Yellowstone National Park, of which I’m a huge fan, recently launched a really exciting venture. Its Mammoth Hot Springs General Store has been re-created as an interpretive center to educate the public about climate change and the implications of consumer purchases, recycling, conservation and more. The store’s products are identified accordingly as fair trade, organic, renewable, locally-made and so on. Consumers can then make their choice based on a true understanding of the product’s value.
It’s a brilliant — and unique — idea and one I’d love to see rolled out to many “conventional” retailers. A shopping experience would quickly become an educational experience, and shoppers would go home feeling much more content with the contents of their (reusable, of course!) bags.
We are accustomed to cheap goods
Beth Pratt, environmental affairs director at Yellowstone who was instrumental in creating the retail model for the park’s store, tells a sobering story. She was showing someone around the store, explaining the various initiatives. The customer fell in love with a pair of earrings made by a local artisan — until she saw the price tag.
It could be argued that the customer was on a budget and simply didn’t have the cash. More likely, however, the customer is accustomed to cheap goods. And when we see an item priced at its true value, we balk.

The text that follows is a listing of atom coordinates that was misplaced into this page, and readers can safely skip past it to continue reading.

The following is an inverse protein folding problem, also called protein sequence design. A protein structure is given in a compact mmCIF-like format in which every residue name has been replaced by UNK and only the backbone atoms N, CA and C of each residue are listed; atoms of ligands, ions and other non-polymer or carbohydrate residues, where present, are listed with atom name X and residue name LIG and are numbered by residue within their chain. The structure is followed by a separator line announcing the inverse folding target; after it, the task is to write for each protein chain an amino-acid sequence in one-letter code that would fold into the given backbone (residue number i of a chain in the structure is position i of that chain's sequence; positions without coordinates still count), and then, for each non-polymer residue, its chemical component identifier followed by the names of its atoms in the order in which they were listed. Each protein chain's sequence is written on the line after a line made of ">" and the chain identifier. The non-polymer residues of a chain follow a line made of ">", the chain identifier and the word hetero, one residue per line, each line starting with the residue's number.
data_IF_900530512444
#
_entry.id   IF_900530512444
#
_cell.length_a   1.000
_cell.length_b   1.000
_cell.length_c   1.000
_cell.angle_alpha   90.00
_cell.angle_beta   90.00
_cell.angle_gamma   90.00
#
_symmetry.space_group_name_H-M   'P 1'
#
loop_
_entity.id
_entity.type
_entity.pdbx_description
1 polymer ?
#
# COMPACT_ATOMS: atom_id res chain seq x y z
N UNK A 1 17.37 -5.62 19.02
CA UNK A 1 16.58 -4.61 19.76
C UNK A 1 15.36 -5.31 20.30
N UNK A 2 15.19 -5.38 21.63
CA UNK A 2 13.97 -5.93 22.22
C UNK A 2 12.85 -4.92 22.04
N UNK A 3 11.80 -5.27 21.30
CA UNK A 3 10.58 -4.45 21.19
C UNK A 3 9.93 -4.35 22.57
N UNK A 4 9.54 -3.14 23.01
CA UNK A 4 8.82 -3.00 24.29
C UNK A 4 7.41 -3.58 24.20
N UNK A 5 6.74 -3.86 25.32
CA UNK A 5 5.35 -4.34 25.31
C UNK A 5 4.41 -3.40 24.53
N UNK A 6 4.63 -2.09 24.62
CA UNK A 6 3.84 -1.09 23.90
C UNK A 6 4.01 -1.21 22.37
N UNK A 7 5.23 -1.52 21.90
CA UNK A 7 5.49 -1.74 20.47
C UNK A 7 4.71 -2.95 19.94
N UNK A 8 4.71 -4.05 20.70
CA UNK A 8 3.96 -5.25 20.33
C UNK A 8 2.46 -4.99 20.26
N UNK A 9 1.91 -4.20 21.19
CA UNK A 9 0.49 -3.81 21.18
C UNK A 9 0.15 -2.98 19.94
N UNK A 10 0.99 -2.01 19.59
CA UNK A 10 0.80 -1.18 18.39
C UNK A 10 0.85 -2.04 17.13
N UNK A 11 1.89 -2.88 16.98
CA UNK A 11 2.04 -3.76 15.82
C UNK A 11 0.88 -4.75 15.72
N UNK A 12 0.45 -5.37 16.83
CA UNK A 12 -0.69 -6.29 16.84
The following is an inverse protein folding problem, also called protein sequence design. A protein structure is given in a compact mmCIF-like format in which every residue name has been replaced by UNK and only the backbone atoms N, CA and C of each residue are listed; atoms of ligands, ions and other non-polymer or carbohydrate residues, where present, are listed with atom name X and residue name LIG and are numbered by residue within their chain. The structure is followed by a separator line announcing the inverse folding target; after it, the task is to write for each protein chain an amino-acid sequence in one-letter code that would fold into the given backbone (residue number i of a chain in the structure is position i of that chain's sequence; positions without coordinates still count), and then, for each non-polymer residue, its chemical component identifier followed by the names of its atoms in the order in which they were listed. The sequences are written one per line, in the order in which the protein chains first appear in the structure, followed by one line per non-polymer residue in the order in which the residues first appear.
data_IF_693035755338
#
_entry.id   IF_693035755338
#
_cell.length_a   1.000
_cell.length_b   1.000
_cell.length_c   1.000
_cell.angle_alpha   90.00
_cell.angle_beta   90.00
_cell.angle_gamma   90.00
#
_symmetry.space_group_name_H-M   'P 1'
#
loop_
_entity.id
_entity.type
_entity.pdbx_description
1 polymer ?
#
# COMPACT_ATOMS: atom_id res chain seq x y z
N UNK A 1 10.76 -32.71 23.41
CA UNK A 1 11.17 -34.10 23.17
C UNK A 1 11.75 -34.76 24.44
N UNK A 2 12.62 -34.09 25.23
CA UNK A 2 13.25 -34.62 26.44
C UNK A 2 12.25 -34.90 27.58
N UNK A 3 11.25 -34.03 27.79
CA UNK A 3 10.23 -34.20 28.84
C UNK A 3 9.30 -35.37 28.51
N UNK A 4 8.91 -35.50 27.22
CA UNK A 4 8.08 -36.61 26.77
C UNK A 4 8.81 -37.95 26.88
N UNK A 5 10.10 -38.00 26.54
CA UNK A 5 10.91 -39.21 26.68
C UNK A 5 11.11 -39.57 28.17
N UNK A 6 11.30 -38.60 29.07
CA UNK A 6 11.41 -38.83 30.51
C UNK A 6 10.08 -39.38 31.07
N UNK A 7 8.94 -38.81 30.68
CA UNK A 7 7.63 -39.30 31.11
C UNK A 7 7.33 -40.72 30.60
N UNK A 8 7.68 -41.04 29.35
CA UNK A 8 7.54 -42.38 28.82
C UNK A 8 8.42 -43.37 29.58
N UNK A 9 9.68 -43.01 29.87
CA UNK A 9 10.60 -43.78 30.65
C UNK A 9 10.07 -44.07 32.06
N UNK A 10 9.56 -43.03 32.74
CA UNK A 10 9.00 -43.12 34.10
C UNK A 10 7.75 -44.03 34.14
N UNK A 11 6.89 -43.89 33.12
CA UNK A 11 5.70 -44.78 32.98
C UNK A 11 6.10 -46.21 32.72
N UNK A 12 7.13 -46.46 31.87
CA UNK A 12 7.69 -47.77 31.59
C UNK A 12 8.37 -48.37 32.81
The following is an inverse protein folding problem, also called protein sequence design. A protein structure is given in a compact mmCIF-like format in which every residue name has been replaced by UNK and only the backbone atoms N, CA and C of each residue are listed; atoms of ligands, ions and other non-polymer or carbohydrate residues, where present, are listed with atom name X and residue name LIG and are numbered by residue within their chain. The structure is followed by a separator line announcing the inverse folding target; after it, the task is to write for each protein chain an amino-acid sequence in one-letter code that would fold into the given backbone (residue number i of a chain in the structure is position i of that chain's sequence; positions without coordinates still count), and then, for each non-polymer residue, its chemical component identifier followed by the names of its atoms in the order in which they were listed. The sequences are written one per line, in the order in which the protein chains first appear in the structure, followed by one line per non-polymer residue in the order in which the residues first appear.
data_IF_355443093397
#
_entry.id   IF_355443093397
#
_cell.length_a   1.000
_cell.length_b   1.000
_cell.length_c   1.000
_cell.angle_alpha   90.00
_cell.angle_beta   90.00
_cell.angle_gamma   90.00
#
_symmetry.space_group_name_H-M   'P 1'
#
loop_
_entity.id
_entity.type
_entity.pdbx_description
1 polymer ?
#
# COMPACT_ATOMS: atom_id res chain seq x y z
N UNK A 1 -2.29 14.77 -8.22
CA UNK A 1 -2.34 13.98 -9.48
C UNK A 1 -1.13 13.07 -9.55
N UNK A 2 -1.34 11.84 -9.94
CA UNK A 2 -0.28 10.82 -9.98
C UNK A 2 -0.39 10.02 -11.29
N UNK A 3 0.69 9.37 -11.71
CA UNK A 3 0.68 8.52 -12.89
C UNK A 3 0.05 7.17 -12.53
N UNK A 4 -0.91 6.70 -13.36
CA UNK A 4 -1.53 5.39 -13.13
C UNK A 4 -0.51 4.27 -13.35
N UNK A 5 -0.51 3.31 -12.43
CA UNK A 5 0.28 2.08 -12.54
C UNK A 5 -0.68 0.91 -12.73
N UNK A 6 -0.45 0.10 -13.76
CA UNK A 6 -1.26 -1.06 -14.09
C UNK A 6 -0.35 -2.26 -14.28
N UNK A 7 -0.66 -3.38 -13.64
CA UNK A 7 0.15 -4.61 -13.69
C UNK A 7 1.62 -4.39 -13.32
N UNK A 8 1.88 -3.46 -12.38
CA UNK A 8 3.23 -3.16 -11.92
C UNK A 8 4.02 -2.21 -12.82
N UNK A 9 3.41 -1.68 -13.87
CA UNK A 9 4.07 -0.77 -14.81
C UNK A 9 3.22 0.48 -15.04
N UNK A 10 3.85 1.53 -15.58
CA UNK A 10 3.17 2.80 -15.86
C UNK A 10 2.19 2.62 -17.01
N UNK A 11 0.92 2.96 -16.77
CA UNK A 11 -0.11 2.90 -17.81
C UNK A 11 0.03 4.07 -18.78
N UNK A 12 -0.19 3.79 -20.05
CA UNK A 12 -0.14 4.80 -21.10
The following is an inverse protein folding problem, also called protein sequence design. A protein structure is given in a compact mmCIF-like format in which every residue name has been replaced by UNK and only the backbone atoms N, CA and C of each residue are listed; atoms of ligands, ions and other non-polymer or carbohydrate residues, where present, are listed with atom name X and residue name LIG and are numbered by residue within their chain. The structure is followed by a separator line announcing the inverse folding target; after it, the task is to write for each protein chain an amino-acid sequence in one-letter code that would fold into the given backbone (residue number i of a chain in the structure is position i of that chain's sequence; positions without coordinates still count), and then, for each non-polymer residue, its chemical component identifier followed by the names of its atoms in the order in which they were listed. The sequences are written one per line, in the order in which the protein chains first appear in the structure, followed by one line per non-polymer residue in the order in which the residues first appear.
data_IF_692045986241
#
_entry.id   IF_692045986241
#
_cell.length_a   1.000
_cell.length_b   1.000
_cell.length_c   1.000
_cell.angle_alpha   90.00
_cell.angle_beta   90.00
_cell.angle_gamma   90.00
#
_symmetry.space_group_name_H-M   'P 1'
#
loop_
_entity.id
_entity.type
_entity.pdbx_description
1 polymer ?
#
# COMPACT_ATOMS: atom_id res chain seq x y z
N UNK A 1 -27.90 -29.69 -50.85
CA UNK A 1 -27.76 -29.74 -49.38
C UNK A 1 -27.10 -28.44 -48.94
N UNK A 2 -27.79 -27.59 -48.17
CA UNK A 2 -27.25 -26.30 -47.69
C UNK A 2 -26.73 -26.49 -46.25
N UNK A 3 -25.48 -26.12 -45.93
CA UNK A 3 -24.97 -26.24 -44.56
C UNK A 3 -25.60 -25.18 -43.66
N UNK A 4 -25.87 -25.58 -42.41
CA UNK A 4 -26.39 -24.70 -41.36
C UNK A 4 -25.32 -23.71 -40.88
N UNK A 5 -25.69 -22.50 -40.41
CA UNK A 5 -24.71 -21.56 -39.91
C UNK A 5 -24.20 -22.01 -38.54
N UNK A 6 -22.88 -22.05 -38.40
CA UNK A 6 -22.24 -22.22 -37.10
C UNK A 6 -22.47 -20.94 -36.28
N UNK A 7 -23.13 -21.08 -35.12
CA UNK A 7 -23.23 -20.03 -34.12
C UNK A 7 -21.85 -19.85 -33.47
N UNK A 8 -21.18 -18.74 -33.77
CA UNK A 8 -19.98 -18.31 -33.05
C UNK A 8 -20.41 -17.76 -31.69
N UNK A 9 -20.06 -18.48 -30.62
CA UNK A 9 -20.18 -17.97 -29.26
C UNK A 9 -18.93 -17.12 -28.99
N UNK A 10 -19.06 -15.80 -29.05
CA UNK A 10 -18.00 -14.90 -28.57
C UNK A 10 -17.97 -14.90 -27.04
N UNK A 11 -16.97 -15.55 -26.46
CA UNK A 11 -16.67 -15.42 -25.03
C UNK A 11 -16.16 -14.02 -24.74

The irony, of course, is we’ve created homes, closets and jewelry boxes filled to overflowing with cheap stuff. It’s no coincidence that “decluttering” has become a common practice, and the building of storage units — warehousing our excess stuff — is booming, up 75 percent from just more than a decade ago.
We pay for the price in other ways
Rather than buy one of something we love (that’s made by someone paid a fair wage, from renewable or at least non-toxic materials, and that will last), we buy many of the cheaper items. Yet, we pay for the price in other ways: exploitation of workers, some only children; extraction of non-renewable resources, some toxic; greenhouse gases from global transport; pollution from the manufacturing process … the list goes on.
The dollar-and-cents price of some goods is actually half what it was a century ago, and the environmental cost has risen considerably.
Next time you find yourself surprised at the price of a sustainable purchase — whether organic cotton sheets, a bamboo or soy T-shirt, fair trade chocolate or hybrid vehicle — consider that you’re only seeing the cost in dollars to YOU, not the cost to the planet or to the people who made it. You just might find that the best purchase, the one that not only reflects value but mirrors your values, is the greener choice.